Confused About ADA Compliance on the Web? You’re Not Alone

Published by Chris Jenkins in Technology on January 30, 2020

In the past four years, there has been an explosion of lawsuits around what is a surprisingly contentious topic: whether privately owned websites offering business services on the web are required to conform to technical guidance around web accessibility, and what it means to be ADA compliant online.

Countless opinion pieces have been written on the subject, primarily because the agency in charge of creating the rules around web accessibility has never given clear directives on what compliance is actually required. In 2003, when the first guidance around web accessibility was released by the DOJ, it only applied to Title II entities, namely federal and state government sites. Non-governmental sites weren’t even mentioned, and the de facto understanding was that web accessibility was only a requirement for Title II regulated websites.

Over the course of the next eleven years, countless attempts to create a comprehensive set of accessibility rules for private companies on the web resulted in exactly zero actual administrative guidelines. In 2015, noting that some governmental services were being offered through non-governmental sites, the DOJ announced that it was planning on releasing an updated set of rules in early 2016 to finally provide clear guidance on compliance expectations for public websites.

That never happened.

Noting the ambiguous legal space occupied by commercial websites offering core business services online, an uptick in accessibility lawsuits began over the next two years, as civil lawyers used tort law to test the boundaries of accessibility requirements, with wildly varying results. Winn Dixie, Dominos, and Target all had well publicized losses which cost them hundreds of thousands in remediation. Noting a 200% increase in web accessibility lawsuits, members of Congress pressed the DOJ for hard guidelines in 2018.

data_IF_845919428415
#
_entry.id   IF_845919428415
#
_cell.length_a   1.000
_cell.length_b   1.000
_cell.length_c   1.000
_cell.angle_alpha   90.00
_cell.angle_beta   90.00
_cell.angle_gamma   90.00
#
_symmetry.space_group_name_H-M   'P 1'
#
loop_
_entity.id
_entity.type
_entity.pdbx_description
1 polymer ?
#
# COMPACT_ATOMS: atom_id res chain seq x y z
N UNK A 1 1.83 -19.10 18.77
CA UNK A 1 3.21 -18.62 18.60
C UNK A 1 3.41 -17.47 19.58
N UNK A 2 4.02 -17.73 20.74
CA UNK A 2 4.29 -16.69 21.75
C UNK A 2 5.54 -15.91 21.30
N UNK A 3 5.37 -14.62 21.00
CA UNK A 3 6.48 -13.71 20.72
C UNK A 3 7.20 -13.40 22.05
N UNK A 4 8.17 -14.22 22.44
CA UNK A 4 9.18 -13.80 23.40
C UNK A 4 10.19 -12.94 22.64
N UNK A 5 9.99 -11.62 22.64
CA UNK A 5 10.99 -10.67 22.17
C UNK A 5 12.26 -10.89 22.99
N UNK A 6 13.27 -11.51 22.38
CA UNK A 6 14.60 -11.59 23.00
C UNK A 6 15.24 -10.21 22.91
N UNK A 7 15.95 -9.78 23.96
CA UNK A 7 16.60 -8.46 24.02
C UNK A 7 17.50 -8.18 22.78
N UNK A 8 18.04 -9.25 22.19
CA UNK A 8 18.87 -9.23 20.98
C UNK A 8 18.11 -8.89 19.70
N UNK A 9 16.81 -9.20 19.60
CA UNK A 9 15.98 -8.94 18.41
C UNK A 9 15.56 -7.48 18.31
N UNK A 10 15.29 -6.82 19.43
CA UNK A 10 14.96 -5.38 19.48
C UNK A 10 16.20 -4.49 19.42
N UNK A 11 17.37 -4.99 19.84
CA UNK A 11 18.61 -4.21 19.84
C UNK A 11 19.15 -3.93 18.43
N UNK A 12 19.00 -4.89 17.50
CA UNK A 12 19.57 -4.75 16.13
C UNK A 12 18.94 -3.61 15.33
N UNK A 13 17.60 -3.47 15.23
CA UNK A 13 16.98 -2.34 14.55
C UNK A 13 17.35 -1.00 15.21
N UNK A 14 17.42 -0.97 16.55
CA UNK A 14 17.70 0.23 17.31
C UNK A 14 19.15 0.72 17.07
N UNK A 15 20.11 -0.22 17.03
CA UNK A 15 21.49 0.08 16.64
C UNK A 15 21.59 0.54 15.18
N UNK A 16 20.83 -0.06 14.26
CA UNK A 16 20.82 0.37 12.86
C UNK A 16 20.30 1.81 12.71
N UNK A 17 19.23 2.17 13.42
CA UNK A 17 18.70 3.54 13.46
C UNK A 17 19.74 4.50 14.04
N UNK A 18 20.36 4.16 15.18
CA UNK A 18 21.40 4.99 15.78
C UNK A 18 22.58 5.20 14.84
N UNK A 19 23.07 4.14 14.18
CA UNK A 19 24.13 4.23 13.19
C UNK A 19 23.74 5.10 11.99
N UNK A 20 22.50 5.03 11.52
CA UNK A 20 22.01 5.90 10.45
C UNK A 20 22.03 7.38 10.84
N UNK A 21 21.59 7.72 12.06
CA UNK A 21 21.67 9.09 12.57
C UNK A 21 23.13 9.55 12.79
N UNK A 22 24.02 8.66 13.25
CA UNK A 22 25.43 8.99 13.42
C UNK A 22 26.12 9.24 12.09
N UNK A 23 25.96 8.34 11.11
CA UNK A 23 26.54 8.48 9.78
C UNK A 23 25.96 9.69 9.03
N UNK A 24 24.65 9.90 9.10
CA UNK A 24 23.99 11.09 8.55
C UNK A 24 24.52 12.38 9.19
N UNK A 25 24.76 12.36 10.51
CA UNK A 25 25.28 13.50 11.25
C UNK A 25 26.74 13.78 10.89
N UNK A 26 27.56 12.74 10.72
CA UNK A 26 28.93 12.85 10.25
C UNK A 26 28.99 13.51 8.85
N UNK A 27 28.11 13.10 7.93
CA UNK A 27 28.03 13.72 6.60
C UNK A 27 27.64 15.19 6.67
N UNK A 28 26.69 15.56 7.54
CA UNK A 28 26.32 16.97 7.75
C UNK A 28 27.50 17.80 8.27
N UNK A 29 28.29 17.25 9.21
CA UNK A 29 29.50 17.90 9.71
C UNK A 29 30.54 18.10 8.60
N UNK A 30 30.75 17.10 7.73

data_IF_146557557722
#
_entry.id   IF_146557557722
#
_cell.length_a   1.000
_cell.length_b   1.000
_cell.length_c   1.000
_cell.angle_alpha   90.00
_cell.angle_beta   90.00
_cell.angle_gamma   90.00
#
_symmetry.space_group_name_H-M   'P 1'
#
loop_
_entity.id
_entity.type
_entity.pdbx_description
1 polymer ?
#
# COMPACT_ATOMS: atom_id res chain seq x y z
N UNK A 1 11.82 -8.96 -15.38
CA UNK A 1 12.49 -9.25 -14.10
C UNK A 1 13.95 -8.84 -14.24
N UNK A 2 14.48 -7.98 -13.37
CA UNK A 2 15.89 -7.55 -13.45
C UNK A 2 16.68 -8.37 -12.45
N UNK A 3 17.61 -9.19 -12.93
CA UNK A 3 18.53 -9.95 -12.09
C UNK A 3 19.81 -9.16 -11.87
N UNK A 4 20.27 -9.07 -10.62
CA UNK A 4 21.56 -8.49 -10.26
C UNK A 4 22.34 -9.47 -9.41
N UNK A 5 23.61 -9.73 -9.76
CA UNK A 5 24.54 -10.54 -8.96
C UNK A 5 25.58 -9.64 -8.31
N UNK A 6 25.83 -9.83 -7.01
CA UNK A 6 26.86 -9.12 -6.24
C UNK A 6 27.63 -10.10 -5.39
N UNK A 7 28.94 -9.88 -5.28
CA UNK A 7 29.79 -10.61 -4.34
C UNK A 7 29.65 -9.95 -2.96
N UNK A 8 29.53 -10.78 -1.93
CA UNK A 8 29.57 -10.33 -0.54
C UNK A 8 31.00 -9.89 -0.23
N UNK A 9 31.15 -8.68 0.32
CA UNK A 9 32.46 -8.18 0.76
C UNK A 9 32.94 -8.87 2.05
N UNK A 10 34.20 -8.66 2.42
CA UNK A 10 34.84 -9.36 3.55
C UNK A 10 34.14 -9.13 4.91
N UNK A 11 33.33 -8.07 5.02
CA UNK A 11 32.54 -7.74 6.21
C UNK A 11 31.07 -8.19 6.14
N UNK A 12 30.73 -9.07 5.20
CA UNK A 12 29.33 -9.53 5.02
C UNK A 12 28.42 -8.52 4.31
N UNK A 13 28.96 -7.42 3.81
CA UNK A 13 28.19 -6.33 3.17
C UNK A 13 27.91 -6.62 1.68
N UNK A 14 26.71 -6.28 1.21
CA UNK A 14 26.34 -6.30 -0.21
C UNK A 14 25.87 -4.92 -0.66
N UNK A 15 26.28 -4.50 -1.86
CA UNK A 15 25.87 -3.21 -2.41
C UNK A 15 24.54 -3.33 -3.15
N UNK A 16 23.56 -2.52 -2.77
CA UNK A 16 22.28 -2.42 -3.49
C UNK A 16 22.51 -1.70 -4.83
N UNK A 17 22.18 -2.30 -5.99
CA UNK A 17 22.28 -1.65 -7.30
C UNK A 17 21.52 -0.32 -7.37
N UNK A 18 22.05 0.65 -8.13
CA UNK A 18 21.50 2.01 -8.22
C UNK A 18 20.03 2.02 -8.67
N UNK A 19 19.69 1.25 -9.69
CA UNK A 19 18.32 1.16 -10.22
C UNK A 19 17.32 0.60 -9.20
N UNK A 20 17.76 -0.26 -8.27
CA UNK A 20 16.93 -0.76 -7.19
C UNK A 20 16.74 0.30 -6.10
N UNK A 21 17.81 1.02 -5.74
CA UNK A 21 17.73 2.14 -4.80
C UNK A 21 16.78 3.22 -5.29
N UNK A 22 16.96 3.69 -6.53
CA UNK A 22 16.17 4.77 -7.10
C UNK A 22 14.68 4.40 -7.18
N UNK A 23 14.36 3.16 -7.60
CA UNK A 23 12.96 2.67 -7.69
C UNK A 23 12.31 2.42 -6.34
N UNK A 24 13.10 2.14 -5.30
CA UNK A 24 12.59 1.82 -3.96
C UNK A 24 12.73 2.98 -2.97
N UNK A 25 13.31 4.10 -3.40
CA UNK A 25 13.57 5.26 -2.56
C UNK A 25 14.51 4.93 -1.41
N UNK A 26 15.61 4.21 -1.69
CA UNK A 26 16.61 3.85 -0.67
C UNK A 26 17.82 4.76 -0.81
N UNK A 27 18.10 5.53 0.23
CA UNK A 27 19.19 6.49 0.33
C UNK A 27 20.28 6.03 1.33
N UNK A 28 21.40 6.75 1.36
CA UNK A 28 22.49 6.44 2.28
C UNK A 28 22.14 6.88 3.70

The response was less than conclusive.

The DOJ referenced executive orders intending to reduce both the total number of regulations and the cost of regulatory compliance, and indicated it was still evaluating whether hard regulations were actually necessary. Additionally, it provided the following opinion:

“Absent the adoption of specific technical requirements for websites through rulemaking, public accommodations have flexibility in how to comply with the ADA’s general requirements of nondiscrimination and effective communication. Accordingly, noncompliance with a voluntary technical standard for website accessibility does not necessarily indicate noncompliance with the ADA.”